In many urban environments, open, public space is often a commodity in short supply. Parks, gardens and green spaces compete with roads, parking lots, commercial development and other demands of the city. Green spaces plays a critical role in storm water control by absorbing and holding rainwater, which helps control flooding and erosion that can be caused by heavy rains. Green spaces in urban areas also help to filter and clean water runoff from streets. Areas such as gulches are even more special because these truly natural areas within our urban setting are covered in trees, which help to clean our air, reduce urban noise, and provide pockets for natural recreation within the city.
Aside from being pretty, trees provide a host of benefits for the cities in which they grow. Trees literally clean the air by absorbing air pollutants and releasing oxygen. They reduce storm water runoff and erosion; they temper climate; they can save energy; they create wild life habitat; they can improve health, serve as screens, and strengthen community. They can even help contribute to a community’s economy and way of life.
But planting trees in a concrete jungle can be tough — mostly because trees have a will of their own, and can mess up more utilitarian features of the landscape such as power lines, homes and sidewalks. But a growing body of research shows that trees are a boon to the cities that choose to plant and manage them.
In response to green space being covered with gray space, we are seeing the emergence of a new urbanism, a planning philosophy that seeks to revive the traditional city planning of an era when cities were designed around human beings not automobiles and strip malls. Healthy forested parks and green spaces have the power to strengthen neighborhoods, provide safe access to nature and offer numerous benefits and “green services“ to our cities.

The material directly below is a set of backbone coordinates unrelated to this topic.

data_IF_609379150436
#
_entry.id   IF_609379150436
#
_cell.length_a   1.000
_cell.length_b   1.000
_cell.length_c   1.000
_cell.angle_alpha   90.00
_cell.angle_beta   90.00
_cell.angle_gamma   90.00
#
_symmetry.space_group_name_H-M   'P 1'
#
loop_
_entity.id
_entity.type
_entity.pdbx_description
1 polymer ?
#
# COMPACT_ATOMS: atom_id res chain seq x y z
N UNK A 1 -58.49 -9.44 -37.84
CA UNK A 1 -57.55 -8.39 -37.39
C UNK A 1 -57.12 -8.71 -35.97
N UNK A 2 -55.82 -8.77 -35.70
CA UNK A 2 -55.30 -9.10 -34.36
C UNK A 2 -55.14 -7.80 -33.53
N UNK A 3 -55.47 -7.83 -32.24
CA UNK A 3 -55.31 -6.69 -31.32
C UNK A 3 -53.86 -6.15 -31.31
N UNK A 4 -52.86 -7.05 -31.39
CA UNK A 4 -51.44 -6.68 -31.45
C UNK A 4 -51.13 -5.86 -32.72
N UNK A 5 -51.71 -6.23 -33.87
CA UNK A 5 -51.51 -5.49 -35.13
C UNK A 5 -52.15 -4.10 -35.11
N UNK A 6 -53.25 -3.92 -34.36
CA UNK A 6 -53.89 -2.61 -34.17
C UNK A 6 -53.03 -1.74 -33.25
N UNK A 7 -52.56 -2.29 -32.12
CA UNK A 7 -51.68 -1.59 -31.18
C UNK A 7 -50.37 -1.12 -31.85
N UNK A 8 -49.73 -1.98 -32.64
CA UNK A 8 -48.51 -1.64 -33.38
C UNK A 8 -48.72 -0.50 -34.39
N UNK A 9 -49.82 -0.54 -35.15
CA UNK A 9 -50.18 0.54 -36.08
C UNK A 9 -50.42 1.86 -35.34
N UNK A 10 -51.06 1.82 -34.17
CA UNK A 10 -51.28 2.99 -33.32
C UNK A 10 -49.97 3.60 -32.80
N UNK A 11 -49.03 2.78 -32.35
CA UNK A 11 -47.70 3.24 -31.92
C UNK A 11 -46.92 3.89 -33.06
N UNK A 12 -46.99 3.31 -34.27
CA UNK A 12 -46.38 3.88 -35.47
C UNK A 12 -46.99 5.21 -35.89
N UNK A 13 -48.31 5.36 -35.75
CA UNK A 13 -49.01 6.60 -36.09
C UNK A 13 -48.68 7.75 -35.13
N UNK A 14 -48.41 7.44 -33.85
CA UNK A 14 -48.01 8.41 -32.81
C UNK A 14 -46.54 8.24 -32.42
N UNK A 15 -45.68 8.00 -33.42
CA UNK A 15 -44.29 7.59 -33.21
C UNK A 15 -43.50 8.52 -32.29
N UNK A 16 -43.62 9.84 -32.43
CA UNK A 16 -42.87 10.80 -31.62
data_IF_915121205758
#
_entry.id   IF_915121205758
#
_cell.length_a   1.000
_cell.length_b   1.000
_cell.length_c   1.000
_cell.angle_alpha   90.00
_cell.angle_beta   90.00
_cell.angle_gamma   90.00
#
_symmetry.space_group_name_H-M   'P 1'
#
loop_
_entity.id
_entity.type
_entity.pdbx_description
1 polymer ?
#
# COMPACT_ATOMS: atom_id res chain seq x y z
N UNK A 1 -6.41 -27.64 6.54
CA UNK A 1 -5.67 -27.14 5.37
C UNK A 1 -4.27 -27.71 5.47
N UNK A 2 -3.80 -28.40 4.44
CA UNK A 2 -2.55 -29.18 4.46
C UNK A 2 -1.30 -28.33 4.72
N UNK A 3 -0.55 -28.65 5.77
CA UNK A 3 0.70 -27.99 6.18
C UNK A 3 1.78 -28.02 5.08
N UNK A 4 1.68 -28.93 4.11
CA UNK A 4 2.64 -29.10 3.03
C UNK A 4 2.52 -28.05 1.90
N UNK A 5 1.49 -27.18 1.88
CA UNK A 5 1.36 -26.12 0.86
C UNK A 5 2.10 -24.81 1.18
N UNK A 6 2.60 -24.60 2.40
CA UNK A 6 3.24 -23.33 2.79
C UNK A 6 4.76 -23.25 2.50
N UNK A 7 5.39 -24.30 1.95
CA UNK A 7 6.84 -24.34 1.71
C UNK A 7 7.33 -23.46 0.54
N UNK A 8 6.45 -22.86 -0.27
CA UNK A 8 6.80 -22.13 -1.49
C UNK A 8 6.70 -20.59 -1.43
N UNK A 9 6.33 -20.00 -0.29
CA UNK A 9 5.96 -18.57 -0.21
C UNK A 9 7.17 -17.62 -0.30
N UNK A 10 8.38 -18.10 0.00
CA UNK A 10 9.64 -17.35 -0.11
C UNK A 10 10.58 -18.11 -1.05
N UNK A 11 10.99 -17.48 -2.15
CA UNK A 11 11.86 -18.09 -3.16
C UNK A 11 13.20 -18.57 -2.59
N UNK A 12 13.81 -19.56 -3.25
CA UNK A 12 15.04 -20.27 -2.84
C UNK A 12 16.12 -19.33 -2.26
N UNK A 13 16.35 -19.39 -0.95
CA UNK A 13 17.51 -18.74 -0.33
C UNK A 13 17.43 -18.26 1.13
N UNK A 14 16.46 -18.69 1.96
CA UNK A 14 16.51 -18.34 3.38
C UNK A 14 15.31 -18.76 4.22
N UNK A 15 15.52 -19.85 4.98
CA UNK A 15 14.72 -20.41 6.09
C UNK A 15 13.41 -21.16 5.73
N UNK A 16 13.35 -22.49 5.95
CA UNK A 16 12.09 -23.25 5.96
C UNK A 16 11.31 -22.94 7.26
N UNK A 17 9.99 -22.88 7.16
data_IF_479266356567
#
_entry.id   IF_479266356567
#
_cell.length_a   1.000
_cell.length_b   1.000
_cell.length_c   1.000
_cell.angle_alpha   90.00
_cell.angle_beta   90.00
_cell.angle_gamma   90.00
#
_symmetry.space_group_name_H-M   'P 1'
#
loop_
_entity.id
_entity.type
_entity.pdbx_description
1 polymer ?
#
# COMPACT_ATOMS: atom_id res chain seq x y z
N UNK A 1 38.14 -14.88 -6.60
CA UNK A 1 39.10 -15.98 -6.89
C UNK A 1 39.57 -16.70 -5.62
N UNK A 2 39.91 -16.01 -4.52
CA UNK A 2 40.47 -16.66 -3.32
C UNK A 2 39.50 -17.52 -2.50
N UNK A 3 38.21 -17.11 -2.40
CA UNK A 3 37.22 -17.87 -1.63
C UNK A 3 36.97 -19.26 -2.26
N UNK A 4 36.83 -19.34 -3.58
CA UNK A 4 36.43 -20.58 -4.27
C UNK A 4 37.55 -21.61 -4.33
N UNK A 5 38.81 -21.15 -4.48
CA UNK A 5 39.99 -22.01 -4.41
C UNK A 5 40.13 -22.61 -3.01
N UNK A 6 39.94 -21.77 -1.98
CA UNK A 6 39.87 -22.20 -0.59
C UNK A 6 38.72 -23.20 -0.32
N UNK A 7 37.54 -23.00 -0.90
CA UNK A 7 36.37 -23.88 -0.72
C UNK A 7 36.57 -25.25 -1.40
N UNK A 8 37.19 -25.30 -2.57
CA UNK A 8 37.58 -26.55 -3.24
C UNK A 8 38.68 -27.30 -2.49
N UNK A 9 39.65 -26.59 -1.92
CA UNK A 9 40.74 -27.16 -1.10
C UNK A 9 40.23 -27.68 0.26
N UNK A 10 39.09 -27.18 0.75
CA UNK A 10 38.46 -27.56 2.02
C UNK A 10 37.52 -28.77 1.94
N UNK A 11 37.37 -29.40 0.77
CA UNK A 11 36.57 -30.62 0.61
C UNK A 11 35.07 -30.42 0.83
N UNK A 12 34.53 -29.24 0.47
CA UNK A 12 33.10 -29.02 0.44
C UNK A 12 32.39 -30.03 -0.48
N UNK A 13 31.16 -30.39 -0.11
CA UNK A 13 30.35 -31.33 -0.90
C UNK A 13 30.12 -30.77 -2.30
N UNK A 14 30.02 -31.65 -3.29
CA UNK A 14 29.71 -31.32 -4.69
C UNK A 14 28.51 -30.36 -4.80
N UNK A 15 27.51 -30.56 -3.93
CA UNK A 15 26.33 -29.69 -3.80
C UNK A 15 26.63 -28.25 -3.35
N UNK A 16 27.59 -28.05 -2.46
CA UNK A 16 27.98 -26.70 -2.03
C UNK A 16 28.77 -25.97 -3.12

In 2004, the city of Seattle and the nonprofit Forterra (then-known as Cascade Land Conservancy) joined together to create the Green Seattle Partnership. This public-private partnership was based around a 20-year strategic plan to create “a healthy, livable city with a sustainable urban forest.” The plan identified acres of green space for restoration focusing specifically on addressing invasive plant issues plaguing the city and planting a sustainable, near-native forest for the future. The success of the Green Seattle Partnership has not only spurred five other Puget Sound communities to adopt the Green City model, including Tacoma.
Formed in 2005, the Green Tacoma Partnership is a public-private venture between the city of Tacoma, Metro Parks Tacoma, Forterra, other nonprofits, businesses and community members. According to Green Tacoma partnership’s website, “The Partnership works to engage the Tacoma community in the restoration and maintenance of viable, healthy green spaces by connecting stewardship groups, providing resources and trainings and organizing public outreach. For Tacoma’s residents, working together for a common cause in a local green space is a great way to build community. A community of connected, educated and engaged volunteers is the backbone of a strong, healthy and beautiful Green Tacoma.”
Green Tacoma Partnership seeks to restore green spaces and remove aggressive weeds such as English ivy and Himalayan blackberry that threaten our green spaces.
But Green Tacoma Partnership can’t do it alone. They need volunteers to safeguard Tacoma’s forested parks and green spaces.
If you are interested in leading your own forest restoration project, or joining an existing volunteer team that needs a boost, visit Green Tacoma Partnership website and click the volunteer button.